The second ishref="http://www.ocparks.com/oneillpark/">O'Neil Regional Park, which is an oak tree covered campground in Trabuco Canyon maintained by Orange County. This campground is best for those who wish to take the Trabuco Canyon Trail to Los Pinos Peak.
The third is Upper San Juan Campground. This campground is located along the Ortega Highway and is about 6 miles away from the Los Pinos Peak Trailhead in Hot Springs Canyon.
To Trabuco Canyon from Orange County- (Directions taken from the SummitPost Holy Jim Trail Page by Scott M..)
If you are approaching from points north you should either exit the 55 freeway at Chapman and head east or Interstate 5 at Jamboree heading north. Where Jamboree and Chapman intersect in east Orange (gas and market) you will either go straight if coming from the 55 on Chapman or turn right if coming up Jamboree on to Santiago Canyon Road. Follow Santiago Canyon Road for just less than 13 miles to Live Oak Canyon Road. You will be turning left here. There is a popular road house for the "Harley crowd" here at this intersection known as Cook's Corner.
If approaching from the south exit off Interstate 5 at El Toro Road and go north for about 7.5 miles to this same intersection. You will be turning right here.
From Cook's Corner head east for about 4.4 miles to a fairly obvious wash. You will pass a small store on your left and O'Neill Park on your right. The store is your last chance for supplies. Adventure Passes may be available at the store.
Turn left up on the dirt road (Trabuco Creek Road) immediately after the wash and follow this rough road for 4.7 miles to the trailhead parking area. No services or piped water. The parking area is immediately after the Holy Jim Fire Station (unmanned). Be sure to display your Adventure Pass. Note: After heavy rains this road may be tough to negotiate since it crosses Trabuco Creek several times (no bridges). Other than these times 4WD is not normally required but high ground clearance is recommended. Passenger cars can make the trip with caution.
After the turn the parking for the Holy Jim Trail, Trabuco Creek Road continues on to the Trabuco Canyon Trail. The Trabuco Canyon Trail starts when Trabuco Creek Road Ends.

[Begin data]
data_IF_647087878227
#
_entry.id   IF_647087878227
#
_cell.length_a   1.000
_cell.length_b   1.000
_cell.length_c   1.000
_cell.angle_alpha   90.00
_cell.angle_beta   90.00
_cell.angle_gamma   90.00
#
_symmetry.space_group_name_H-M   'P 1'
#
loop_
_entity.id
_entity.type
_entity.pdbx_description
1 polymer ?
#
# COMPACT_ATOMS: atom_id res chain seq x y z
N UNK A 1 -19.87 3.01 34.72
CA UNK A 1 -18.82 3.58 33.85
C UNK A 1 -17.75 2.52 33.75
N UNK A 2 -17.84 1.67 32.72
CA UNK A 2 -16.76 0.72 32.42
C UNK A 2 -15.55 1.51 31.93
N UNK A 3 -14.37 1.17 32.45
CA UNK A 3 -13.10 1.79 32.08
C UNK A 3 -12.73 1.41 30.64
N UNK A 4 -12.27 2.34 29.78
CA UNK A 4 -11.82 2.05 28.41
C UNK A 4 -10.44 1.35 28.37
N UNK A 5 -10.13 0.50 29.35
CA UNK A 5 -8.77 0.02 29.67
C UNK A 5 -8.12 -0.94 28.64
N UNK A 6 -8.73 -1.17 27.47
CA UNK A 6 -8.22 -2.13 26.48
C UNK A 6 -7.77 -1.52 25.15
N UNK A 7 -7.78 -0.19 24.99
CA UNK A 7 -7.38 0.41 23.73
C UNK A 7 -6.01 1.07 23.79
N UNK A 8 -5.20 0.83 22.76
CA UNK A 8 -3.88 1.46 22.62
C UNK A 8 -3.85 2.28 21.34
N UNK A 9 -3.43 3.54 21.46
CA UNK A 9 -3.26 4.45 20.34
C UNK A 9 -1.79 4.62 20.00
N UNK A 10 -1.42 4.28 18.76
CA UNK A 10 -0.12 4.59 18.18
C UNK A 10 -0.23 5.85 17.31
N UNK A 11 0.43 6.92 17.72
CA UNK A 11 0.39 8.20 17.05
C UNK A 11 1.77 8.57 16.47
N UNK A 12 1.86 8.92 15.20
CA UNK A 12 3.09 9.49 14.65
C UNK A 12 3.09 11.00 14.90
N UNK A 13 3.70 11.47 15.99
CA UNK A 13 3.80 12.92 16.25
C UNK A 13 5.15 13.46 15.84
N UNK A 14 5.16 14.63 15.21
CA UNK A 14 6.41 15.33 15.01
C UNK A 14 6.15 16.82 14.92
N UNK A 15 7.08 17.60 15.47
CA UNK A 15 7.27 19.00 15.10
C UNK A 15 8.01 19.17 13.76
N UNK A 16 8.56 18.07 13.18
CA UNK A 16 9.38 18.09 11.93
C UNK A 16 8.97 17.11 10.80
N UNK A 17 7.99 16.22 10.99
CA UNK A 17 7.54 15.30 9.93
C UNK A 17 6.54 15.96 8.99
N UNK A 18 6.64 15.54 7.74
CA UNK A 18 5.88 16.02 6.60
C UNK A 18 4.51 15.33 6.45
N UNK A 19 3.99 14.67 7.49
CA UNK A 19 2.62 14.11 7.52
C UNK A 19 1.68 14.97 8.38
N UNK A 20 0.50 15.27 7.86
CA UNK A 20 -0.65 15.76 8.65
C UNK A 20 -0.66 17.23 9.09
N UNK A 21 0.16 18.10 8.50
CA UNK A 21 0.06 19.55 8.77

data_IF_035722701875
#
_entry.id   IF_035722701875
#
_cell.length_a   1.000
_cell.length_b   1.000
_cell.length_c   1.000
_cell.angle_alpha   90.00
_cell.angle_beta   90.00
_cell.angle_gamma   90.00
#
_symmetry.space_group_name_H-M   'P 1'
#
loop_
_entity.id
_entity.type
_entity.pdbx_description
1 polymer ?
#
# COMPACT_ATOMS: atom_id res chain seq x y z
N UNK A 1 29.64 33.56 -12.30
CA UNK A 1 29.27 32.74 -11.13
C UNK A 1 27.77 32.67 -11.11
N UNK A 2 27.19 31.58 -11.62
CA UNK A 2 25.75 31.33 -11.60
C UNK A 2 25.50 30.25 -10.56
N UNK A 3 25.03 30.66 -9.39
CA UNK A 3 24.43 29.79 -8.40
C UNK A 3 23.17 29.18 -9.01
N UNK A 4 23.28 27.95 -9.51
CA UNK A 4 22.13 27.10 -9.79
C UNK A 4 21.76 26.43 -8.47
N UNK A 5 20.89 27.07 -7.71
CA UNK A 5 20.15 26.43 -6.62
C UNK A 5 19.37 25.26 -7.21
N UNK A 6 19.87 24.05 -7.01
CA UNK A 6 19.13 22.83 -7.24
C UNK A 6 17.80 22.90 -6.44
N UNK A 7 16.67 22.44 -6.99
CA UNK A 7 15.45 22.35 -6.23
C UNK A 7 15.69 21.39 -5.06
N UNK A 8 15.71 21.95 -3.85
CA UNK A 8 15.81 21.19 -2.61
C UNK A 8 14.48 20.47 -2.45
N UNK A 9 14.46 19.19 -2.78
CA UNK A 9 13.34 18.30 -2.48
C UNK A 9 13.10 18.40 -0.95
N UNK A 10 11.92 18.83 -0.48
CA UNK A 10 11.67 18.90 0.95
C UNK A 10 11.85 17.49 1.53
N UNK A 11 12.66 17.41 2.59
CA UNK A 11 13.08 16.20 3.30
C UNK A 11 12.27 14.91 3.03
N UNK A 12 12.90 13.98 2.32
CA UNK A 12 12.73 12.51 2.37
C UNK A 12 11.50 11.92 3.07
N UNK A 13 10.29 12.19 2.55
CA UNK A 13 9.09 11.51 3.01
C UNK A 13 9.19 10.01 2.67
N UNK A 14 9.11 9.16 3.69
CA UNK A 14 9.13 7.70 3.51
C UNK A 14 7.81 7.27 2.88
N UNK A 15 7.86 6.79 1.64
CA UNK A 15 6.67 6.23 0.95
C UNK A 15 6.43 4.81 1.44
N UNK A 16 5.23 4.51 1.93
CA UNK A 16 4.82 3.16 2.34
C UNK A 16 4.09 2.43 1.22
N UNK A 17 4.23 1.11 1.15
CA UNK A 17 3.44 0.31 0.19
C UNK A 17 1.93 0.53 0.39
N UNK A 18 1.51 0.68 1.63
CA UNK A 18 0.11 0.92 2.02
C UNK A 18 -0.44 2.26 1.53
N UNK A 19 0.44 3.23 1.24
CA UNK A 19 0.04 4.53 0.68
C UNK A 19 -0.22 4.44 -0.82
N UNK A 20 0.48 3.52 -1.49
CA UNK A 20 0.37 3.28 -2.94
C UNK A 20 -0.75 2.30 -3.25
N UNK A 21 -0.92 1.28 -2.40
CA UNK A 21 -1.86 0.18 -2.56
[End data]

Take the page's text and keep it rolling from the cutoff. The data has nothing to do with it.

(Note:The 241 toll road makes a nice short cut over to Santiago Canyon Road if you are approaching from the Inland Empire on the 91 freeway. From the 91 head south on the 241 to Santiago Canyon Road. Head east for about 11 miles to Live Oak Canyon road. See directions given from there in previous paragraphs.)
To Main Divide Road from Lake Elsinore- If your heading North on the 15 Freeway, take a left onto Central Avenue (and a right if your heading South). Take a right on Collier Avenue. Then take a left on Riverside Drive and follow this for a long time (around 4 miles). It turns into Grand Avenue when the road curves around the West shore of Lake Elsinore. Then, take a right onto the Ortega Hwy (Hwy 74) and follow this for 5.1 miles until you crest a summit. Take a right onto North Main Divide Road and follow this for 3.8 miles until you see a big turnout on the right side. This is where Main Divide Road Starts. The gate may or may not be open. If it is, you can drive up Main Divide Road and save yourself some energy. If you go a mile further, you will reach Blue Jay Campground.
To the Los Pinos Peak Trailhead from San Juan Capistrano-If your heading North on the 5 Freeway, take a right (if your going South, take a left) onto the Ortega Hwy. Go 12.5 miles until you reach Hot Springs Canyon Road (its a dirt road). There is a ranger station just after the turn, so you can't miss it. Follow this road for 1.7 miles (past the San Juan Trailhead) until you see a large open turnout on the left side. Park here.
Thee SummitA few informational pictures of the summit
Cleveland National Forest- Trabuco Ranger District
Keith Fletcher, District Ranger
1147 East Sixth Street
Corona, CA 92879
Cleveland National Forest
Cleveland National Forest website
Current conditions of the forest service roads.
A list of established campground in the Cleveland National Forest.
Current Weather Conditions for Los Pinos Peak by NOAA